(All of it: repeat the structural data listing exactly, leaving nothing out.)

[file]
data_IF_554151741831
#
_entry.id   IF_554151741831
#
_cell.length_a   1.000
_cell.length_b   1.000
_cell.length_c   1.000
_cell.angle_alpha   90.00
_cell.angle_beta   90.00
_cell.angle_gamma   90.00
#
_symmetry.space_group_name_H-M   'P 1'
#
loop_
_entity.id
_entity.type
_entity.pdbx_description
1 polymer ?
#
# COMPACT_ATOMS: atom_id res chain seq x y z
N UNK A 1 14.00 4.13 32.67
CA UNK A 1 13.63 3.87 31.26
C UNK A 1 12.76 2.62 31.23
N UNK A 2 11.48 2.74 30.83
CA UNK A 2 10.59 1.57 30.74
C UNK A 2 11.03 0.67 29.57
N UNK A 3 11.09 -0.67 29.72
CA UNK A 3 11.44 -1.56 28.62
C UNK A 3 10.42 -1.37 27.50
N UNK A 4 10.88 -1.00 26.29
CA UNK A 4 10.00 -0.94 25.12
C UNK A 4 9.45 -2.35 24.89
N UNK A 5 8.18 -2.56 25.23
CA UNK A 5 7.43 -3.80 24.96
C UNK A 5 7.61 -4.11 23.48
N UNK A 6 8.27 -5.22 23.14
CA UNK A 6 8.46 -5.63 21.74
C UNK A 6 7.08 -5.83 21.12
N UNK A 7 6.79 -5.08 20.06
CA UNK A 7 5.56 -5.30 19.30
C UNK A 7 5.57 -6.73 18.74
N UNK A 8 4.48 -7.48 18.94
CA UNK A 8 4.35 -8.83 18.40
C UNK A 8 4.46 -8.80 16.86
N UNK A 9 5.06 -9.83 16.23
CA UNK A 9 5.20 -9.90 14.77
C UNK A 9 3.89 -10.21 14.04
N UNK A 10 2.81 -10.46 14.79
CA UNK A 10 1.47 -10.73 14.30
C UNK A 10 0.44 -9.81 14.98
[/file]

data_IF_554151741831
#
_entry.id   IF_554151741831
#
_cell.length_a   1.000
_cell.length_b   1.000
_cell.length_c   1.000
_cell.angle_alpha   90.00
_cell.angle_beta   90.00
_cell.angle_gamma   90.00
#
_symmetry.space_group_name_H-M   'P 1'
#
loop_
_entity.id
_entity.type
_entity.pdbx_description
1 polymer ?
#
# COMPACT_ATOMS: atom_id res chain seq x y z
N UNK A 1 14.00 4.13 32.67
CA UNK A 1 13.63 3.87 31.26
C UNK A 1 12.76 2.62 31.23
N UNK A 2 11.48 2.74 30.83
CA UNK A 2 10.59 1.57 30.74
C UNK A 2 11.03 0.67 29.57
N UNK A 3 11.09 -0.67 29.72
CA UNK A 3 11.44 -1.56 28.62
C UNK A 3 10.42 -1.37 27.50
N UNK A 4 10.88 -1.00 26.29
CA UNK A 4 10.00 -0.94 25.12
C UNK A 4 9.45 -2.35 24.89
N UNK A 5 8.18 -2.56 25.23
CA UNK A 5 7.43 -3.80 24.96
C UNK A 5 7.61 -4.11 23.48
N UNK A 6 8.27 -5.22 23.14
CA UNK A 6 8.46 -5.63 21.74
C UNK A 6 7.08 -5.83 21.12
N UNK A 7 6.79 -5.08 20.06
CA UNK A 7 5.56 -5.30 19.30
C UNK A 7 5.57 -6.73 18.74
N UNK A 8 4.48 -7.48 18.94
CA UNK A 8 4.35 -8.83 18.40
C UNK A 8 4.46 -8.80 16.86
N UNK A 9 5.06 -9.83 16.23
CA UNK A 9 5.20 -9.90 14.77
C UNK A 9 3.89 -10.21 14.04
N UNK A 10 2.81 -10.46 14.79
CA UNK A 10 1.47 -10.73 14.30
C UNK A 10 0.44 -9.81 14.98